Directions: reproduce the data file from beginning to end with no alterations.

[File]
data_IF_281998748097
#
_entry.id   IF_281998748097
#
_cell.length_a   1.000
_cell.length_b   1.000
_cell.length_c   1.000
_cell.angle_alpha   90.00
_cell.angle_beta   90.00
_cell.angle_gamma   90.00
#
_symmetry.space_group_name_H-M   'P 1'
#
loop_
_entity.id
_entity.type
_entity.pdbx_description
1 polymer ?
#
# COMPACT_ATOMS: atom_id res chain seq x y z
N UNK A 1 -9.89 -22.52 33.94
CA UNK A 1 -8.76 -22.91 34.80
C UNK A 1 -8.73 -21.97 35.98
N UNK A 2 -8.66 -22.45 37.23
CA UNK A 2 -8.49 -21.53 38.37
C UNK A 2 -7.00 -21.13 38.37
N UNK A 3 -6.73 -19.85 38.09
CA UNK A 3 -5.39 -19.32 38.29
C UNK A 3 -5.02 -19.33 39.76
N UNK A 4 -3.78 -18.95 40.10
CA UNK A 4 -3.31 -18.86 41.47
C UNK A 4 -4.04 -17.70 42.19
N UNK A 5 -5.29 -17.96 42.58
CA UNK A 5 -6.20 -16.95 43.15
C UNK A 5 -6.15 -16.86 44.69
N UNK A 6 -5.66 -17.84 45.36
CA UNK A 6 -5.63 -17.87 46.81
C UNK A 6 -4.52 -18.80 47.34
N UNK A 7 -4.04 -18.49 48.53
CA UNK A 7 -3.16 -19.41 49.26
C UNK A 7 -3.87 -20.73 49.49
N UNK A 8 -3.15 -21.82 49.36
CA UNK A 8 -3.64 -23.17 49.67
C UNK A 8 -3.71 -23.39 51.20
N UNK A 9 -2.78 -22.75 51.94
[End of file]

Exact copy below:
data_IF_281998748097
#
_entry.id   IF_281998748097
#
_cell.length_a   1.000
_cell.length_b   1.000
_cell.length_c   1.000
_cell.angle_alpha   90.00
_cell.angle_beta   90.00
_cell.angle_gamma   90.00
#
_symmetry.space_group_name_H-M   'P 1'
#
loop_
_entity.id
_entity.type
_entity.pdbx_description
1 polymer ?
#
# COMPACT_ATOMS: atom_id res chain seq x y z
N UNK A 1 -9.89 -22.52 33.94
CA UNK A 1 -8.76 -22.91 34.80
C UNK A 1 -8.73 -21.97 35.98
N UNK A 2 -8.66 -22.45 37.23
CA UNK A 2 -8.49 -21.53 38.37
C UNK A 2 -7.00 -21.13 38.37
N UNK A 3 -6.73 -19.85 38.09
CA UNK A 3 -5.39 -19.32 38.29
C UNK A 3 -5.02 -19.33 39.76
N UNK A 4 -3.78 -18.95 40.10
CA UNK A 4 -3.31 -18.86 41.47
C UNK A 4 -4.04 -17.70 42.19
N UNK A 5 -5.29 -17.96 42.58
CA UNK A 5 -6.20 -16.95 43.15
C UNK A 5 -6.15 -16.86 44.69
N UNK A 6 -5.66 -17.84 45.36
CA UNK A 6 -5.63 -17.87 46.81
C UNK A 6 -4.52 -18.80 47.34
N UNK A 7 -4.04 -18.49 48.53
CA UNK A 7 -3.16 -19.41 49.26
C UNK A 7 -3.87 -20.73 49.49
N UNK A 8 -3.15 -21.82 49.36
CA UNK A 8 -3.64 -23.17 49.67
C UNK A 8 -3.71 -23.39 51.20
N UNK A 9 -2.78 -22.75 51.94